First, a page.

Dear Mr. Electrician: How do I repair a broken electrical box?
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Answer: The best way to repair a broken electrical box is to replace it. Although some products are available that claim to restore the plastic threads, I have not tested them, so I cannot comment on their effectiveness.
BROKEN OUTLET BOX SCREW HOLE REPAIR
There is a product available that makes some replacements of an existing broken plastic electrical box unnecessary. I haven’t used it yet, but it is an easy fix to a broken screw hole. Take a look at the G-Clip for a simple plastic outlet box screw hole repair.
Few options exist for repairing a broken screw hole on a plastic electrical box. My standard choice was to replace the electrical box. The G-Clip provides the option to repair if possible. Sometimes the electrical box is broken more than just the screw hole, so it would need replacing after all.
See the electrical box replacement below. The original installer of this two gang plastic switch box used a new-work box for an old-work installation. Screws were driven into the right side of the box. Also, the hole in the wall was too big for an old work box.
A two gang old work box would have been better, however in this situation the hole in the wall was cut too big.
REPLACE THE BROKEN BOX
The existing hole in the wall was too big for a plastic old work electrical box to fit. The broken box was a new-work box that someone retrofitted as an old-work electrical box. Note the screw holes and twisted plastic on the right side.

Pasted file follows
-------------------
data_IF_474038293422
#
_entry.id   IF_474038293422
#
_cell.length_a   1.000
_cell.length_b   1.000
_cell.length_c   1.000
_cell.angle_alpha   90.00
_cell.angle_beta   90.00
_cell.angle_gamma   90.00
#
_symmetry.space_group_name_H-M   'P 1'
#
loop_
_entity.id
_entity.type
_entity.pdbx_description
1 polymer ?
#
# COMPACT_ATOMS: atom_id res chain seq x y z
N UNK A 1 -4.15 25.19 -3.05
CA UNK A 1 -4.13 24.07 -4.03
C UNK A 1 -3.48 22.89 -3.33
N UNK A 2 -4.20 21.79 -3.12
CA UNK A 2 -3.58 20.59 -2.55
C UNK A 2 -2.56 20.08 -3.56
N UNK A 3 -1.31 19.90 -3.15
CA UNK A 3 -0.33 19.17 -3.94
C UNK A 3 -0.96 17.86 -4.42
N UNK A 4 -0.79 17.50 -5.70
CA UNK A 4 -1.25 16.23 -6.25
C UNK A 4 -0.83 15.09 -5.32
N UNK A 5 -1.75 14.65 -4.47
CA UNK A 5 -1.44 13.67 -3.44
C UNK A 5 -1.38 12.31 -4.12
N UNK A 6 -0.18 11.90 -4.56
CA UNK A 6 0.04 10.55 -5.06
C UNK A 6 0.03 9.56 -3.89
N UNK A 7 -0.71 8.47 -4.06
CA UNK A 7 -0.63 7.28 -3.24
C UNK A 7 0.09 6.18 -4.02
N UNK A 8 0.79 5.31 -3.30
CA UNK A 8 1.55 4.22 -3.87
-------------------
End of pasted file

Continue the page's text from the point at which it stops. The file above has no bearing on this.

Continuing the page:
I used my Knipex High Leverage Diagonal Pliers to slowly cut away the plastic cable clamps without damaging the existing Type NM cable.
For a replacement, a four-inch square, 2 1/8″ deep metal electrical box was used. Holes were drilled in the side of the box. The center half-inch knockout was removed on the same side as the drilled holes.
A fender washer was used with a number 10 x 1 1.5″ sheet metal screw to initially attach the box to the wood stud through the half-inch knockout. This gives you room to adjust the box, so it sits even with the front of the stud. Then, more sheet metal screws are added through the drilled holes for strength.
An impact driver was used to drive the screws after using a hammer and awl to start the screw holes.
After the old plastic box was removed, the new metal Romex cable connectors were attached to the ends of the existing cables inside the wall. The locknuts were removed.
The appropriate knockouts were removed from the four-inch square box for each cable connector. After each Romex cable was pulled into the box, the locknut was installed onto the end of the connector.
A four-inch square, two-gang mud ring was attached to the face of the square box. Mud rings are available in various depths depending on the finished wall surface.
There are also adjustable mud rings for when you don’t know the final depth of the finished wall surface.
A mud ring adds cubic inches to the total box fill when calculating the number of wires that will fit according to table 314.16(A) in the National Electrical Code.
All green and bare ground wires are connected under one wirenut. The electrical box is grounded through the green screw in the back of the box.
Notice that the two dimmers above can sit side-by-side because the heat sink tabs have been broken between them. This is normal. The tabs are made to be snapped off with pliers. However, when removing heat sink tabs, you also lower the dimmer’s wattage rating. Check the manufacturer’s instructions.
The completed product is below. A midsize wall plate was used to cover the wide opening in the wall until a painter comes in to finish the wall.
Click this link to see photos and details about replacing a broken plastic one gang outlet box with a new, plastic one gang box.
Click here to see all of my blog posts that pertain to switches and switch boxes.